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Portland State U. BIPOC Discussion Series Separates Participants by Race

Portland State U. BIPOC Discussion Series Separates Participants by Race

“The Future and Thriving of BIPOC Communities Macro Convening”

The school’s office of diversity and inclusion was behind this, naturally.

Campus Reform reports:

University separates participants by race in BIPOC discussion series

Portland State University (PSU) recently hosted the last in a series of events that separated participants by race.

“The Future and Thriving of BIPOC Communities Macro Convening,” an initiative of PSU’s office of Global Diversity & Inclusion, “centered around discussions of the future of thriving and joy of BIPOC communities in and around Portland, and what role PSU has in bringing this future to bear.”

“Participants were invited to sit at a table that resonated with their identity (including Black, Latinx, White, Native American and Multicultural, as a few examples) for the first part of the day, and shifted to tables by discussion topic later in the day,” Katy Swordfisk, PSU’s Media Relations Manager, told Campus Reform.

The “Macro Convening” took place after PSU hosted five other convenings based on race, or affinity group, including “Latiné Futures” and “Convening for a Thriving Future for Pacific Islander, Native Hawaiian, Asian, and Asian American Communities (PIAA).”

The final event “advance[d] the work that has emerged from previous affinity summits and convenings,” according to the Global Diversity & Inclusion website.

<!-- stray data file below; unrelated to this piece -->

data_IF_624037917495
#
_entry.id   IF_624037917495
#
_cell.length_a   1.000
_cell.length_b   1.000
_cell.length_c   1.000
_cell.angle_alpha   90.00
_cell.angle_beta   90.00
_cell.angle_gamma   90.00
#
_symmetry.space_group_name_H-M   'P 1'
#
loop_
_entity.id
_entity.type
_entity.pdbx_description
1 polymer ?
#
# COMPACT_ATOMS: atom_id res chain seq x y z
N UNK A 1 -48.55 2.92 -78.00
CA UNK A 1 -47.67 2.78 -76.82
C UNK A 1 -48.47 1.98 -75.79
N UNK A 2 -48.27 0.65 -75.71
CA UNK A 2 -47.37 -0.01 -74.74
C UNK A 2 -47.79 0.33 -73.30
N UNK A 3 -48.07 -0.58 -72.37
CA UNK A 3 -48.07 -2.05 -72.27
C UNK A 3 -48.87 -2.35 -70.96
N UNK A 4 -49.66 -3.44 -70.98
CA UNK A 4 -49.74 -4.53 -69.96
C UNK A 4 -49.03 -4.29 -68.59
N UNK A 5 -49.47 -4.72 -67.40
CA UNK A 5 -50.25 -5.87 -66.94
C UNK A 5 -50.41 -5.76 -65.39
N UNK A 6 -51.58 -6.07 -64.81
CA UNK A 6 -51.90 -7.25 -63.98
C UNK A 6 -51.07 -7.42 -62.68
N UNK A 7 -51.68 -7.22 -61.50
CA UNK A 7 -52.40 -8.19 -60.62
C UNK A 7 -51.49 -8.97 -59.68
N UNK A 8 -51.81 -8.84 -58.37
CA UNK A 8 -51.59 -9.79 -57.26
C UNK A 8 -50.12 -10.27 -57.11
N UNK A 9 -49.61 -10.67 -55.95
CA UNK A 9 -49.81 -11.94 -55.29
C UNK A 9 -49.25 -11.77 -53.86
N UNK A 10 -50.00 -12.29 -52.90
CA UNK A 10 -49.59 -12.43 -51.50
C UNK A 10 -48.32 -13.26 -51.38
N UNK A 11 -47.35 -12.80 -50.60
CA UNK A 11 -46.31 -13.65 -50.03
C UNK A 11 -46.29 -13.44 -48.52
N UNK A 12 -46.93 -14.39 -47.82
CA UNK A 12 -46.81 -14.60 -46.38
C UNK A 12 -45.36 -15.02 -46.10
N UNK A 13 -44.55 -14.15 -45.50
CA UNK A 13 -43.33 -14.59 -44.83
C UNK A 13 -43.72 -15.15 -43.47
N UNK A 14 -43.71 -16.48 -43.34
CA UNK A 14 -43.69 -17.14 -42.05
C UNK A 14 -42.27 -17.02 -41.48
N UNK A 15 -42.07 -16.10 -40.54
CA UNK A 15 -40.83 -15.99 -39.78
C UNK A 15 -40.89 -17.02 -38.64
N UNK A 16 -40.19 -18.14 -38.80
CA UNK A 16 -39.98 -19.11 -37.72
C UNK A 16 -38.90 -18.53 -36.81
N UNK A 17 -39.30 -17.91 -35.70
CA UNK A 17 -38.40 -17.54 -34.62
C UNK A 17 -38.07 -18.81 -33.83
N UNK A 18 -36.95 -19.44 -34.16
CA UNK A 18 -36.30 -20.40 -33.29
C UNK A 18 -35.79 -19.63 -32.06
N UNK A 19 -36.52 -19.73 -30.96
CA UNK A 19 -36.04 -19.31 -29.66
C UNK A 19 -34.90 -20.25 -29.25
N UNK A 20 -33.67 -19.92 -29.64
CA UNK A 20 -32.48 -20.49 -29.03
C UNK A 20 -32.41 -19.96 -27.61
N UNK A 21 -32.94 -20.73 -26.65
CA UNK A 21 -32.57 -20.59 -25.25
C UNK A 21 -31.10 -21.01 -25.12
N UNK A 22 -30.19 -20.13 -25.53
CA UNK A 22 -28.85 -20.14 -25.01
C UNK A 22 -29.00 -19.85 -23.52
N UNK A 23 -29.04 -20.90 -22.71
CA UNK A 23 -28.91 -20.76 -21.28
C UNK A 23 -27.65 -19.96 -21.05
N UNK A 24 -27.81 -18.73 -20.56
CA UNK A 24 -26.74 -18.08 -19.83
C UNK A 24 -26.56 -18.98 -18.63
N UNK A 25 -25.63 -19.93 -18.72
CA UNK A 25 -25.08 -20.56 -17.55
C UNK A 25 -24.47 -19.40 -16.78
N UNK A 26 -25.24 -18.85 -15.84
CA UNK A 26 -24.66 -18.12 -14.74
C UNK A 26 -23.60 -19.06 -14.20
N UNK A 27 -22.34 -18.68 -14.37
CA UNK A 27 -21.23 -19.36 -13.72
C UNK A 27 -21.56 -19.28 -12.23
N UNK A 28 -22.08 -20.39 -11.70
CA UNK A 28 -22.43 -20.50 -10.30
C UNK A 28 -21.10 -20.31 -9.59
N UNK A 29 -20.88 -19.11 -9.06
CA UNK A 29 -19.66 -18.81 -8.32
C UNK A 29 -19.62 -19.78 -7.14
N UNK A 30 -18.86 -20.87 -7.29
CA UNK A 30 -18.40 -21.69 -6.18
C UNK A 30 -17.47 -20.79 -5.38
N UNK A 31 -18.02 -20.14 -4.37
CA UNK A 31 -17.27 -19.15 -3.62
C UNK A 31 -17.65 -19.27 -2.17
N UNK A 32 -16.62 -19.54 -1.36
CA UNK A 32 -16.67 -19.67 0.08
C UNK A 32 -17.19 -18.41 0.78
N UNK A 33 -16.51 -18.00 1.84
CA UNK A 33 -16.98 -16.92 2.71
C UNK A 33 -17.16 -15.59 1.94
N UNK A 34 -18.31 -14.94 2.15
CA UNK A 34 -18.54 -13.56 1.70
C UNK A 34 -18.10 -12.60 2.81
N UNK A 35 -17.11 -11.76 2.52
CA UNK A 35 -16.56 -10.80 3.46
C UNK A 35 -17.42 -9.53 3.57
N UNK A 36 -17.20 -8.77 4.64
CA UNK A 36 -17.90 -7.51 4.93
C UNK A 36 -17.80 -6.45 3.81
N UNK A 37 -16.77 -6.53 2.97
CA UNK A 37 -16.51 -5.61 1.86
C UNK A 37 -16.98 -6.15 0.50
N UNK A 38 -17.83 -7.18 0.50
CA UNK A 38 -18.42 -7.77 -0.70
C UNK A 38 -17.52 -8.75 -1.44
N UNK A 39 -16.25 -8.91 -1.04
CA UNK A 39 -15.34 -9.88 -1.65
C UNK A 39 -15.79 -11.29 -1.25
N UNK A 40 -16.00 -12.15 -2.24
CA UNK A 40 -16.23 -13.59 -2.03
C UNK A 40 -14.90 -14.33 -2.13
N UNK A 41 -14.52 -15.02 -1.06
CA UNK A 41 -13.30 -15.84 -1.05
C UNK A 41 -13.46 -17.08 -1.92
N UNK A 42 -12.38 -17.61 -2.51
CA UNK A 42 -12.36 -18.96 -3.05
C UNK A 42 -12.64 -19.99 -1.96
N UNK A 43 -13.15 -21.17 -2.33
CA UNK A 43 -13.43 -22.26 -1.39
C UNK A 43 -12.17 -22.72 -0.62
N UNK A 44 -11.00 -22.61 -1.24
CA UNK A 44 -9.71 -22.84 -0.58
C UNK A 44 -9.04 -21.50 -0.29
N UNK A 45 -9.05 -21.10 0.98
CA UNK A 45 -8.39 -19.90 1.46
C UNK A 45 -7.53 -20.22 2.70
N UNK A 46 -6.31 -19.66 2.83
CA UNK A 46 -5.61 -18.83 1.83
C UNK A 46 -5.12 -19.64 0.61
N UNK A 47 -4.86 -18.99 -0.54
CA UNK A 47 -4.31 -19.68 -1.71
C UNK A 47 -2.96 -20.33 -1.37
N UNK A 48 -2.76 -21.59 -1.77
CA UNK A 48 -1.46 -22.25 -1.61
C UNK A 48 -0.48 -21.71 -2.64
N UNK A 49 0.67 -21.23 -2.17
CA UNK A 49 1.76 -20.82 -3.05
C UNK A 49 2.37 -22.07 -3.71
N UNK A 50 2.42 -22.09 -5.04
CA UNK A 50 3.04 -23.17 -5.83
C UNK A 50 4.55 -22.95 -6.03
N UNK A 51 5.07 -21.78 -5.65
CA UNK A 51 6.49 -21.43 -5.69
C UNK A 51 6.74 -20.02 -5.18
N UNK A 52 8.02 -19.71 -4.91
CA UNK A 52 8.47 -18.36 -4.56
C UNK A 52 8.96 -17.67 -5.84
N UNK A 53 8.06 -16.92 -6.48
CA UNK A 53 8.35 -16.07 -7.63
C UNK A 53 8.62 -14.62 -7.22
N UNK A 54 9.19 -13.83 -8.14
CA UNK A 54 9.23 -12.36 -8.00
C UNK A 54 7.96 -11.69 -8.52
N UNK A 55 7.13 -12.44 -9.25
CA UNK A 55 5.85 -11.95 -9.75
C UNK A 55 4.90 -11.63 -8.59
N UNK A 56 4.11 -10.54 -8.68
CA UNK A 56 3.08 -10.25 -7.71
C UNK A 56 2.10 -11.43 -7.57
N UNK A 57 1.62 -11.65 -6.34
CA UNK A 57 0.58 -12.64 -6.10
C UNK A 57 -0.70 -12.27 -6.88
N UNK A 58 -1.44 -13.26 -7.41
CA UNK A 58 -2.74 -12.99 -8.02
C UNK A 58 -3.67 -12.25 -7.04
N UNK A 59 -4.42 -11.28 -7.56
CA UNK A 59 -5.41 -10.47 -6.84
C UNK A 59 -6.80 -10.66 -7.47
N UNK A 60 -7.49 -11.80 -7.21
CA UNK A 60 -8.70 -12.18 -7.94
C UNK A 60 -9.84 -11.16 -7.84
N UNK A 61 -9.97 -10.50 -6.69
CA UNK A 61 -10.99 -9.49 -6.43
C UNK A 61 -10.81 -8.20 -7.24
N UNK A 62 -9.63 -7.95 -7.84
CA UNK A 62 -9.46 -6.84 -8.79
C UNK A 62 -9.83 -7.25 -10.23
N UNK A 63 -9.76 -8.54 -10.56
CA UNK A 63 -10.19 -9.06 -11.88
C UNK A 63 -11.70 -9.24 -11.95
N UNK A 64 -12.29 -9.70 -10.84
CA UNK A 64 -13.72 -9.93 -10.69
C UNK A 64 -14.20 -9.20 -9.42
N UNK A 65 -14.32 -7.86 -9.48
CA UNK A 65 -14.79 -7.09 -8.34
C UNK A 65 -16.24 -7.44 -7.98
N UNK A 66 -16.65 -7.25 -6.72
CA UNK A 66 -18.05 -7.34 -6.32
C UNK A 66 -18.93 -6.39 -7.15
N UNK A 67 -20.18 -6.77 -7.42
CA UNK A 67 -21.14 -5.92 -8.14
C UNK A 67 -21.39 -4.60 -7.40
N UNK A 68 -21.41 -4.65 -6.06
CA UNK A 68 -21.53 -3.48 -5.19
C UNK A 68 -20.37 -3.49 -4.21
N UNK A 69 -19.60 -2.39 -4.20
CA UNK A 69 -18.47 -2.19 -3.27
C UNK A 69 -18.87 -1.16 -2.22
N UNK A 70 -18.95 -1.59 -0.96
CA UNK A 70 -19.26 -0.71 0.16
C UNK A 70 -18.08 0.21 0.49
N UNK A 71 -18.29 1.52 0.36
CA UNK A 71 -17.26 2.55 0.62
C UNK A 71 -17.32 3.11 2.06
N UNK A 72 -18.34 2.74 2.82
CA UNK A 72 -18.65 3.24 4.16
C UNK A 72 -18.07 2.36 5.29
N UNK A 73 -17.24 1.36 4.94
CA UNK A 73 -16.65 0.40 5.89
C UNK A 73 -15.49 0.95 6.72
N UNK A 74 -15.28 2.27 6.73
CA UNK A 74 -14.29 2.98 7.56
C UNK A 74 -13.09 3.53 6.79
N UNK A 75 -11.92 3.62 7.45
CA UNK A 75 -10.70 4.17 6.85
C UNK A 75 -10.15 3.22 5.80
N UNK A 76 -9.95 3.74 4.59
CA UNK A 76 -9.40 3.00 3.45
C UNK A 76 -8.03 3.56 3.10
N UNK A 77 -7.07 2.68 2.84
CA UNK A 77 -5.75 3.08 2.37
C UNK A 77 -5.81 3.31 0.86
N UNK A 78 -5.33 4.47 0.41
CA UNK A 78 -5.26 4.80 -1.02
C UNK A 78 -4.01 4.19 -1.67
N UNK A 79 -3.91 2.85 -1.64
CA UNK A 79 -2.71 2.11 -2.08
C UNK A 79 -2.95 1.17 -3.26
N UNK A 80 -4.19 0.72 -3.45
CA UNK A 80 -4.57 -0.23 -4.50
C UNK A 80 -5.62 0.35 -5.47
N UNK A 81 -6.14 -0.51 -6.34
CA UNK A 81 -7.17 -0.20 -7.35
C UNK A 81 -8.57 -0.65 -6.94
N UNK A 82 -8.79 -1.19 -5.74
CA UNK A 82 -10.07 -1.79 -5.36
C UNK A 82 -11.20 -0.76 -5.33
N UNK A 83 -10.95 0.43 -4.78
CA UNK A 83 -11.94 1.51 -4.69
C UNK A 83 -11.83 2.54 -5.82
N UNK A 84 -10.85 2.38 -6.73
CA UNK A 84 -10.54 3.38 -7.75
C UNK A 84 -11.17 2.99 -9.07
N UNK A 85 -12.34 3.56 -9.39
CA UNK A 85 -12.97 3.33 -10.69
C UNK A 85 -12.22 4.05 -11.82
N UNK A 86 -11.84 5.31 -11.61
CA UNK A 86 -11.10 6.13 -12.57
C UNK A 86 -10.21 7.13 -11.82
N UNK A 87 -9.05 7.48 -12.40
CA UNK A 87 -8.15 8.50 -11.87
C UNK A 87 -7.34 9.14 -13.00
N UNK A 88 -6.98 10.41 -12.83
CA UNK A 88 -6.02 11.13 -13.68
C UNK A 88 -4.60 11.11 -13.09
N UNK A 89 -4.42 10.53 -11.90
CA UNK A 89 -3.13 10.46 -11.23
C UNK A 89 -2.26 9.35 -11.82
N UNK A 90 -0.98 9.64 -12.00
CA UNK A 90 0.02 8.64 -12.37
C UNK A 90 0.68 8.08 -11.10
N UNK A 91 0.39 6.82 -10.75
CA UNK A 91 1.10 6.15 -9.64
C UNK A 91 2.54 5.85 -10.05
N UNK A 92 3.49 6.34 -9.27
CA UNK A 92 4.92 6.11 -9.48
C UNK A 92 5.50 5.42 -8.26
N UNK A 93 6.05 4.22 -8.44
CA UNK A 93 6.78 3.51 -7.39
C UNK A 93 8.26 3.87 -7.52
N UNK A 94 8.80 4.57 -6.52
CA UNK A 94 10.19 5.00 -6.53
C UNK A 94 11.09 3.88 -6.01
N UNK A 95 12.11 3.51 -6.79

presentation from the Macro Convening shows guest seating instructions. “You are also welcome to self define multicultural and intersectional tables that extend beyond single definitions,” the presentation reads, giving “Women of color,” “QTPOC,” “folks with disabilities,” and “refugee” as examples.

Leads from previous convenings presented their findings. Their groups had recommended, as a summary notes, to provide “[d]emographic-focused scholarships,” “combat and interrupt bias and oppressive behaviors” on campus, and create “a curriculum that is culturally inclusive, relevant, and responsive.”

In the afternoon, participants grouped themselves by topics such as “Economic justice and wealth creation” and “Climate Justice.” The Macro Convening concluded with participants discussing how to implement the affinity groups’ ideas.

One of the last slides of the presentation thanks President Stephen Percy, who made “Acting on Equity and Racial Justice” one of his strategic priorities.


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“Latiné Futures”
For heaven’s sake — pick a letter and f**g stick with it, will you?
Will no one rid us of this turbulent alphabetic dysphoria?
When you have to invent new English words using non-English accents, that should be a big clue that you’re doing it stupid.

It appears that the only thing “learned” at these sessions is how many different groups students can divide themselves into.

JackinSilverSpring | February 3, 2023 at 10:32 am

Separate but unequal.

Latine’ or latrine, that is the question.